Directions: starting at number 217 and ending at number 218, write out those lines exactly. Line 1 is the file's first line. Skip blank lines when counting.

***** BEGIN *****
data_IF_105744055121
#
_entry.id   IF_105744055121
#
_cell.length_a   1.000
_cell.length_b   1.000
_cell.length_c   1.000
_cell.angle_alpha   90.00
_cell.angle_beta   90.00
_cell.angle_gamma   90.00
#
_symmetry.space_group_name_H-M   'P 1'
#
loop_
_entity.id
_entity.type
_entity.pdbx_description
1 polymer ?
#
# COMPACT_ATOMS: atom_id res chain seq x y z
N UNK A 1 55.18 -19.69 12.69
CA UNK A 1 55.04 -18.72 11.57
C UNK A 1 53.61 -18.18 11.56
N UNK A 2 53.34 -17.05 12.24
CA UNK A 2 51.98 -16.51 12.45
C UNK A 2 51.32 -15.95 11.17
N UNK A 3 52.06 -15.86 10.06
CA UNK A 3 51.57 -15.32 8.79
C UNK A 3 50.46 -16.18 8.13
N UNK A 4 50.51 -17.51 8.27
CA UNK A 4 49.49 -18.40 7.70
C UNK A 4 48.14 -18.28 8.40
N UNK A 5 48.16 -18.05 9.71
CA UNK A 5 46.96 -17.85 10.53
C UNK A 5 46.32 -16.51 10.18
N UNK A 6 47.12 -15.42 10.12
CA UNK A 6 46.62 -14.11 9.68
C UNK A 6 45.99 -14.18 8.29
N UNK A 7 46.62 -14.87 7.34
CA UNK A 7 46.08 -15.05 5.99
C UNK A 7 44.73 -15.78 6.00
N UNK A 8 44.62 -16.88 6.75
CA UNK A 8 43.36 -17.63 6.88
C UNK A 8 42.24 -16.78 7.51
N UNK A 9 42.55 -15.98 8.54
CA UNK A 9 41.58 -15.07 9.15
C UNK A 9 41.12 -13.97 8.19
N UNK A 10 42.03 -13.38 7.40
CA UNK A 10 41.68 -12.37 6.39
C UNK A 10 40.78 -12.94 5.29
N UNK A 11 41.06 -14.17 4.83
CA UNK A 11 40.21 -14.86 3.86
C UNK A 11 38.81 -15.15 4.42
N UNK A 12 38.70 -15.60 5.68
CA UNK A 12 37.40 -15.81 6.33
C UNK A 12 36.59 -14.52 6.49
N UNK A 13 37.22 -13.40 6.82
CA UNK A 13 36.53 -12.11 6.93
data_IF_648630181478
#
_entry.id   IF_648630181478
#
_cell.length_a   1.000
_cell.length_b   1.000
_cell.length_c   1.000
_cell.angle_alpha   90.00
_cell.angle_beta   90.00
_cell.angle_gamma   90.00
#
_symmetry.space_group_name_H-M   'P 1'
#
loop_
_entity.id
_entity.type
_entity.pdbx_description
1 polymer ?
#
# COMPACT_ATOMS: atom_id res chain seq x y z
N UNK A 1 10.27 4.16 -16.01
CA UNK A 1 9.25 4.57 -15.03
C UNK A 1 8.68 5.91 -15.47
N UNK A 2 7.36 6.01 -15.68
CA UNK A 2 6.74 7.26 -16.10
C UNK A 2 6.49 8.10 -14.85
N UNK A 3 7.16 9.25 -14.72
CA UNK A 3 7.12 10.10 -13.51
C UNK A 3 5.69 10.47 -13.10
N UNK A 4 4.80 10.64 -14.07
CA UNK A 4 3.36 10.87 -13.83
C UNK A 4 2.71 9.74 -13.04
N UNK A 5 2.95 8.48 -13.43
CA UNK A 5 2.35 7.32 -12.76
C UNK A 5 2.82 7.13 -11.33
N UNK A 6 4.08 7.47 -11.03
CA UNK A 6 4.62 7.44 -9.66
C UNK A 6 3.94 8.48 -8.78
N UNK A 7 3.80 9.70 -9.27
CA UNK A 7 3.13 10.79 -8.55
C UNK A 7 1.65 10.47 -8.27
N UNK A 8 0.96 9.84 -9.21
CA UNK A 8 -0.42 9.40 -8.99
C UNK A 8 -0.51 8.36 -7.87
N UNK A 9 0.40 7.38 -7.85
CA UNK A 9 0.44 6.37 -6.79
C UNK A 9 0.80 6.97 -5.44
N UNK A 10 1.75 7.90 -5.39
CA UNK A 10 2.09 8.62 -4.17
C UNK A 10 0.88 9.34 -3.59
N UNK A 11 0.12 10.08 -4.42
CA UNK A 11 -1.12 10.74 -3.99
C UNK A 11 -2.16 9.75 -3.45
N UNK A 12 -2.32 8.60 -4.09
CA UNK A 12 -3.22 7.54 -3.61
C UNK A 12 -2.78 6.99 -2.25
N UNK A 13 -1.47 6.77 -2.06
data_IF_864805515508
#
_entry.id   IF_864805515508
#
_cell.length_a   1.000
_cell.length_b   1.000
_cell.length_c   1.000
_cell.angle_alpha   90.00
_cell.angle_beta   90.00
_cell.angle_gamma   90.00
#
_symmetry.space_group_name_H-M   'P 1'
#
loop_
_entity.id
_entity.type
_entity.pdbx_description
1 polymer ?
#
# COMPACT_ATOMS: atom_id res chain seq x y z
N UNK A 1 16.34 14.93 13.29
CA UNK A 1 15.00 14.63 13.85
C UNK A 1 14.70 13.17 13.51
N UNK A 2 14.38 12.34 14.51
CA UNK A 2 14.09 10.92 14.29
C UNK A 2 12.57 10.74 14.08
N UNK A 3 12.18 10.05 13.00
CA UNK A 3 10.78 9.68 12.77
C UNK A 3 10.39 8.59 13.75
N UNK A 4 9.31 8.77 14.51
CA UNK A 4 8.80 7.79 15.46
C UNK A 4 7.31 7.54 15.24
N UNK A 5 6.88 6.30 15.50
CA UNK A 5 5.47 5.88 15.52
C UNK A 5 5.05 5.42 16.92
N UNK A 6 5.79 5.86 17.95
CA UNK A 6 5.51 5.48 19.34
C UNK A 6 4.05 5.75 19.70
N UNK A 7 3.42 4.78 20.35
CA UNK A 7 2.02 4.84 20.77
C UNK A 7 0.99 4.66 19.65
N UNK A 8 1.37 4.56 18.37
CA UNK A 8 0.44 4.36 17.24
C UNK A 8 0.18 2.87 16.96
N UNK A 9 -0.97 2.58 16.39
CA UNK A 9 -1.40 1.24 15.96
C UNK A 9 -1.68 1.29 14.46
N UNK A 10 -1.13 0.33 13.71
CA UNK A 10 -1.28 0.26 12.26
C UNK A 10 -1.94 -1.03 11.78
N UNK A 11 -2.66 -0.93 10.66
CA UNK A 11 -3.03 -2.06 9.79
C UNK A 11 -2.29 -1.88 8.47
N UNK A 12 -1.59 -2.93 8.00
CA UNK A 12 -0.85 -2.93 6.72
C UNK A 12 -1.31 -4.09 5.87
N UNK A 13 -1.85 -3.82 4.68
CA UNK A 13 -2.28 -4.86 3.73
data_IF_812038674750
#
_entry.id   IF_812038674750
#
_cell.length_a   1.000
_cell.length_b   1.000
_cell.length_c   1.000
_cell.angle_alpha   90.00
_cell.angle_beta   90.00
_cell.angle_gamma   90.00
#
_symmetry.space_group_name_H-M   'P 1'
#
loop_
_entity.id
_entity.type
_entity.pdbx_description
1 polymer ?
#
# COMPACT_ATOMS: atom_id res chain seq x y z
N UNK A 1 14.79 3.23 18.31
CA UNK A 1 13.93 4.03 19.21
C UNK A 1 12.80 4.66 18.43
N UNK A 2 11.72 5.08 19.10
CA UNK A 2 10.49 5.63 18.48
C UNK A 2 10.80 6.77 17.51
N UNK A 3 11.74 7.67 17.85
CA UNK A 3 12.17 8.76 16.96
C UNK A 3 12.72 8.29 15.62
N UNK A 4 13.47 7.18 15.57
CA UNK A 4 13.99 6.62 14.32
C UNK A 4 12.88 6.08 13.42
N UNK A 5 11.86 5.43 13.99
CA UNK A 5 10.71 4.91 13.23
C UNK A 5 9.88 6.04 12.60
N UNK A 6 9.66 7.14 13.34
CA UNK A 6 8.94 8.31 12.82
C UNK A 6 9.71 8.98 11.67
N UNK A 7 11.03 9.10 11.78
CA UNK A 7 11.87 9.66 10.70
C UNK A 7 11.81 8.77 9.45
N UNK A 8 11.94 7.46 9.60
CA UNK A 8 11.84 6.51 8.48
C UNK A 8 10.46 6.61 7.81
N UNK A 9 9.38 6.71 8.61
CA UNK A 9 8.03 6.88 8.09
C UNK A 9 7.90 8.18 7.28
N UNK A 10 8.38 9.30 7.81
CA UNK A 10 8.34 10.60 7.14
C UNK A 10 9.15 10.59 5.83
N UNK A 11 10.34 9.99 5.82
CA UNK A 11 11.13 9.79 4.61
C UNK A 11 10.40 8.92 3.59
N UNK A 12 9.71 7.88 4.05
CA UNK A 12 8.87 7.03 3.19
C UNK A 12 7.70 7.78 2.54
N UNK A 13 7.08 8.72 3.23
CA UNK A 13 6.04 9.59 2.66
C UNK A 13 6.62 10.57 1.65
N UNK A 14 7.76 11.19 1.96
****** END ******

C UNK A 8 10.46 6.61 7.81
N UNK A 9 9.38 6.71 8.61